A lone artist was just finishing up a painting session, washing her hands and packing up her canvases. Hailing from Japan, she proudly told me that she would be exhibiting some of her work at a gallery in Paris soon.
A Bit of History
The Academie was opened by 1870 by a Swiss owner named Martha Stettler, then was purchased in 1957 by the Charpentier family, who also own an eponymous academy a couple of streets down, on Rue Jules Chaplain. But the golden era for the Chaumière Academy was probably the 1910s through the 1940s– a period that saw countless famous artists walk through its doors.
With rents in Montmartre getting too expensive for most, and a new Metro train line connecting the traditional artistic hotbed to Montparnasse from 1910, many painters, sculptors and other artists decamped to the streets around the Academy. Soon, the group referred to casually in French as “Les Montparnos” would gather here in increasing numbers to work, discuss ideas and techniques and teach classes.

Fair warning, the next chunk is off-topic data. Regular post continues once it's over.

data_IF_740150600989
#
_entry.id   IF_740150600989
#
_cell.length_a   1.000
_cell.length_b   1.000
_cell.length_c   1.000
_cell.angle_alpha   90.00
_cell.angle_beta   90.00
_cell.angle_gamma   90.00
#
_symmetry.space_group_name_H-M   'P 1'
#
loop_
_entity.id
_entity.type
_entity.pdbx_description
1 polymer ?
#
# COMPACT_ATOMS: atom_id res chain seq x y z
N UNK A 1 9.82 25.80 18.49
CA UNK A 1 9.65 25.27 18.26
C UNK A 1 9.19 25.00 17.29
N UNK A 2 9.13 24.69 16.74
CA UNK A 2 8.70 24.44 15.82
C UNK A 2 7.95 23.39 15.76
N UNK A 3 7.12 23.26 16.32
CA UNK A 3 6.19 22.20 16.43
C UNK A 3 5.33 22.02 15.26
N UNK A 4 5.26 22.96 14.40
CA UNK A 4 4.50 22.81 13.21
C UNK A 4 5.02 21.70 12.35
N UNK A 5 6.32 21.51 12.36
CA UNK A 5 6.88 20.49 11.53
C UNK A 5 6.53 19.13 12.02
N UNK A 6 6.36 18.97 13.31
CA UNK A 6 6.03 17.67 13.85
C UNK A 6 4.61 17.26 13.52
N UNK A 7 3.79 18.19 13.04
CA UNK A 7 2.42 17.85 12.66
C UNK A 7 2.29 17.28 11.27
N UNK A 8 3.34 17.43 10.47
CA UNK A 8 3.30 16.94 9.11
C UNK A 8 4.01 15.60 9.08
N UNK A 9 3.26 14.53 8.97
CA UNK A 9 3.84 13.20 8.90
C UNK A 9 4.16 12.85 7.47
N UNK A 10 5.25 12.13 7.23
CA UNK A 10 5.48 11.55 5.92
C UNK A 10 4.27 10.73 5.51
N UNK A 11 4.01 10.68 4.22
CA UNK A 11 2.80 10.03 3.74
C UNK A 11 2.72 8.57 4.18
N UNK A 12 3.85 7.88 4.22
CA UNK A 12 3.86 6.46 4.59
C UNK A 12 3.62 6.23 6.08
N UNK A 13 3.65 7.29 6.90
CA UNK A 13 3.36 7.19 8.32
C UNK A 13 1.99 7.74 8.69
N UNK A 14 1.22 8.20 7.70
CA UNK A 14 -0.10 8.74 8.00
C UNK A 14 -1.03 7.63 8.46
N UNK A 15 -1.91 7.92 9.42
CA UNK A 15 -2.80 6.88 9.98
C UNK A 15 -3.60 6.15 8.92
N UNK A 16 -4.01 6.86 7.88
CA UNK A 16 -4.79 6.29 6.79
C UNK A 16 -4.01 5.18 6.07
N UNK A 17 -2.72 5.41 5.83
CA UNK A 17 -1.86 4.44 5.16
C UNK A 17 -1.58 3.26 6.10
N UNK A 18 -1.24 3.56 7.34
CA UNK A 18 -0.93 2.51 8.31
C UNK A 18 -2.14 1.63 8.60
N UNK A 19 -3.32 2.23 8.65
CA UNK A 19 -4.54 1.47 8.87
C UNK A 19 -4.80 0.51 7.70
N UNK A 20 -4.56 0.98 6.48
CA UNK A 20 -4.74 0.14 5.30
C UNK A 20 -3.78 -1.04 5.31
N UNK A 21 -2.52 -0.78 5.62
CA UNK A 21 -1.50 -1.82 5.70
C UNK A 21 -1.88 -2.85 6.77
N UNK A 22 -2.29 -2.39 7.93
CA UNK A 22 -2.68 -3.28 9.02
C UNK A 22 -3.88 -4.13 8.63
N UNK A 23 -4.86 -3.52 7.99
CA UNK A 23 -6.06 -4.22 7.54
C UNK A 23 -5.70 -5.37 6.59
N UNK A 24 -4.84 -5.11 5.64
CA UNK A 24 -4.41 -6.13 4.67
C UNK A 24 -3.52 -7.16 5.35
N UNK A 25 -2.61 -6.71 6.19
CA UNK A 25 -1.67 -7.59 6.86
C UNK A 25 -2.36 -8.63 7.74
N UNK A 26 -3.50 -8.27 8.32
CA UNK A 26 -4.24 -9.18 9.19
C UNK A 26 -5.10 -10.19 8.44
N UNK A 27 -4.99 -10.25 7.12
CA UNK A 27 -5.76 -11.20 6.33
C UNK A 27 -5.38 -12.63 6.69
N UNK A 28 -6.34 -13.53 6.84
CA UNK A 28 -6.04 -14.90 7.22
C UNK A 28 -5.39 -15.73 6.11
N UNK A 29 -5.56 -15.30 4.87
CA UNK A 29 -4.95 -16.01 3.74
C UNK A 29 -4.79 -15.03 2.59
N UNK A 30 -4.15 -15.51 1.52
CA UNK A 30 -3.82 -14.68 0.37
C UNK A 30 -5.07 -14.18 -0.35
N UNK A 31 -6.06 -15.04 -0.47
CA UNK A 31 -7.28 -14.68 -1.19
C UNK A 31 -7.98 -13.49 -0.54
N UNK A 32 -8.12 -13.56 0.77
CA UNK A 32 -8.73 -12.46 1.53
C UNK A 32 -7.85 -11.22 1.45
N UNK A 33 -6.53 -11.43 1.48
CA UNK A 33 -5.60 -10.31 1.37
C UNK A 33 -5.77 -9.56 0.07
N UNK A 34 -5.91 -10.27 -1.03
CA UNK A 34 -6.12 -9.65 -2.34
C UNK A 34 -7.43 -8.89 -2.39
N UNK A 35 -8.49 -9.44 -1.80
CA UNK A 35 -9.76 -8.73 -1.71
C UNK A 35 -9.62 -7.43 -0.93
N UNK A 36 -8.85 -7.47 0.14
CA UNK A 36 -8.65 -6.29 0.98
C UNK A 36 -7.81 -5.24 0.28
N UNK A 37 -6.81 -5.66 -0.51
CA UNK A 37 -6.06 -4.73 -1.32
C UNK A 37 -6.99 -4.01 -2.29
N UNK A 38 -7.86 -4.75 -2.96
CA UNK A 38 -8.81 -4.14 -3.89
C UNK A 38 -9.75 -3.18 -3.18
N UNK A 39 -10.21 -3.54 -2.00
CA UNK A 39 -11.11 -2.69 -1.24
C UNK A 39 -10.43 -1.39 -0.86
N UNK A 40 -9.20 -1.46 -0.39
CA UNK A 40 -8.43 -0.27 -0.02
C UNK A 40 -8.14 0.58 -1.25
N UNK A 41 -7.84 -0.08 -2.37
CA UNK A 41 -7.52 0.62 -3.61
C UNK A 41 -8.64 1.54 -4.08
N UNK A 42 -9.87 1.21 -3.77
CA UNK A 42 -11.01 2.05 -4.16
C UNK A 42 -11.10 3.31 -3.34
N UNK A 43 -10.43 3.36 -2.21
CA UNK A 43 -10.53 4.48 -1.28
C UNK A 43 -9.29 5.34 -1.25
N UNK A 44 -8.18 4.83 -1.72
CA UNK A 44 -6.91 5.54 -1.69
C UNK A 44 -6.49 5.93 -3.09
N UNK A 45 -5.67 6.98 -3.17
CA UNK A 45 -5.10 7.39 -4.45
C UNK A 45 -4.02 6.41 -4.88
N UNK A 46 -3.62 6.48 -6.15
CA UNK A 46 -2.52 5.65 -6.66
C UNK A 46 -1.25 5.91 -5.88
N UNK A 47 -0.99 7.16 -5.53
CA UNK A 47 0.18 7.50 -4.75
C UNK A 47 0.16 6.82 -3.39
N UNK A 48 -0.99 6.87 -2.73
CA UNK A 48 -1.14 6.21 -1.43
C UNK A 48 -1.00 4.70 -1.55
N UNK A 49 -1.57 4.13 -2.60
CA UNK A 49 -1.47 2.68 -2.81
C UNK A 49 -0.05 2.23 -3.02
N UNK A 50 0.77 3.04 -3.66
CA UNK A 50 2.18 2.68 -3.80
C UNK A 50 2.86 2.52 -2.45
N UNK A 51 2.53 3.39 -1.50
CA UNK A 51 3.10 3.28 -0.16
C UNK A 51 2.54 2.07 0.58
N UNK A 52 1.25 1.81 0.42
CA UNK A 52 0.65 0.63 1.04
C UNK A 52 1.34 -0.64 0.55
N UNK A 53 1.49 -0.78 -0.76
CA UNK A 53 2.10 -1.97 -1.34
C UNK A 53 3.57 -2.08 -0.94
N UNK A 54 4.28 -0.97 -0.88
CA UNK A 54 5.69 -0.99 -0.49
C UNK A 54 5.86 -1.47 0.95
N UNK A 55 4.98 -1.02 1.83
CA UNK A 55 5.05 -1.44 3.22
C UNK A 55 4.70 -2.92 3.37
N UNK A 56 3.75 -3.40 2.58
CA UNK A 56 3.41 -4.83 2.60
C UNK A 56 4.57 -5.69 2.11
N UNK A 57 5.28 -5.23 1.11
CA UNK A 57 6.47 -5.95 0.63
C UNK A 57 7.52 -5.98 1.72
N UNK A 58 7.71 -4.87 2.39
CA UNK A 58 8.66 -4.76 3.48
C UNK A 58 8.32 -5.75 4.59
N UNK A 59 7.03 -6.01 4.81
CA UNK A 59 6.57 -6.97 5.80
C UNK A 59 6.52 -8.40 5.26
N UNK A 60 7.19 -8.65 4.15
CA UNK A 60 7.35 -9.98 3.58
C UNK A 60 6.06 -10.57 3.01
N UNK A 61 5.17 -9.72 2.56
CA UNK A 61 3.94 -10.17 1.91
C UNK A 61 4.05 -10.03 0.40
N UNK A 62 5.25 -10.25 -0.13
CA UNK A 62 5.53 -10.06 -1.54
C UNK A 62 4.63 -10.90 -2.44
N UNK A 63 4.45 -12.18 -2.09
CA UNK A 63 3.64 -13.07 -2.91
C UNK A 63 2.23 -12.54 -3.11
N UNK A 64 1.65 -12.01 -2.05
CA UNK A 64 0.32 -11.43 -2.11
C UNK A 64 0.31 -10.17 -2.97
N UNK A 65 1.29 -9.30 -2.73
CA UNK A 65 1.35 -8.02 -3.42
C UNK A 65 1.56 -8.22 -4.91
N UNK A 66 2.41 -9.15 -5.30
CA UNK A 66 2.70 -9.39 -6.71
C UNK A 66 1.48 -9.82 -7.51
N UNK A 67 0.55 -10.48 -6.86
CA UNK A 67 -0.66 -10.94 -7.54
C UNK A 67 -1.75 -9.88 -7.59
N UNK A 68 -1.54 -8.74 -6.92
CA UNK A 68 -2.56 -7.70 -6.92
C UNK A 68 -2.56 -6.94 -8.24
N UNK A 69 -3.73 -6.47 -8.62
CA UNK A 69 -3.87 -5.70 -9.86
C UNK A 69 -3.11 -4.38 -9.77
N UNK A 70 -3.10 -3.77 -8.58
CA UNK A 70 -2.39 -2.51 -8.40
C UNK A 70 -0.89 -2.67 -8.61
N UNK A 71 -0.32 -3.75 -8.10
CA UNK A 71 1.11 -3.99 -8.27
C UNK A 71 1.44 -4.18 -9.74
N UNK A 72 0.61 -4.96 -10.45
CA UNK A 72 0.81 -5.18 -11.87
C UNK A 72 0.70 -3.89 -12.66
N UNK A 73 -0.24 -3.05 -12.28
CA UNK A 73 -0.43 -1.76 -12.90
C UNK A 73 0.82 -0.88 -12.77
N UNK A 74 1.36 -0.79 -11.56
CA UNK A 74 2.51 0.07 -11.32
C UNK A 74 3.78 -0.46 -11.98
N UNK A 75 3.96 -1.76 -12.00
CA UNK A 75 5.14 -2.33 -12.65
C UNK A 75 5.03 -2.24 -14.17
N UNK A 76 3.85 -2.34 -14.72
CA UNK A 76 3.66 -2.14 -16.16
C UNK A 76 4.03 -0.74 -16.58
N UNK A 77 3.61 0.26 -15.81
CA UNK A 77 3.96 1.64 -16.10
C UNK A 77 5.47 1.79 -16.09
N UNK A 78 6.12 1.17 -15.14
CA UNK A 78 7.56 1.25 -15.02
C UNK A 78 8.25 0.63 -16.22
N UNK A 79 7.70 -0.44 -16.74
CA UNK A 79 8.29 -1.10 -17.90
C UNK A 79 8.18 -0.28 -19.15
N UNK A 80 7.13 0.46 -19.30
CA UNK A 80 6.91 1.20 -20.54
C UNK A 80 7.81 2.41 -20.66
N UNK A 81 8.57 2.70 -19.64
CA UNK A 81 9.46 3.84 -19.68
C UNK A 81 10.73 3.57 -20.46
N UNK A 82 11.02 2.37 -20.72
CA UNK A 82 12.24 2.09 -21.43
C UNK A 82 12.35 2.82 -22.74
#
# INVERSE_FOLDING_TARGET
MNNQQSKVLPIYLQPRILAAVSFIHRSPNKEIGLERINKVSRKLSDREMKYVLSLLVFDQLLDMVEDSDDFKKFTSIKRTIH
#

Among the most famous of them include Modigliani and Miro, the sculptors Antoine Bourdelle and Ossip Zadkine (who both have small, free museums dedicated to their work nearby, by the way), Fernand Léger, Chaim Soutine (one of my personal favorites), Tamara de Lempicka, Alberto Giacometti, Louise Bourgeois and Eugène Grasset. According to numerous accounts, the Academy was a center of social and artistic life for these and many other artists, writers and philosophers in the area.
The whole street on which the Academy stands is in precious for its artistic legacy. The Sennelier Frères shop contributes to that history, as does the building at number 8, rue de la Grande Chaumière, where Modigliani lived and worked for the final three years of his life. He was preceded by Gauguin, who worked for a time in art-nouveau poster artist Alphonse Mucha’s studio in the same building.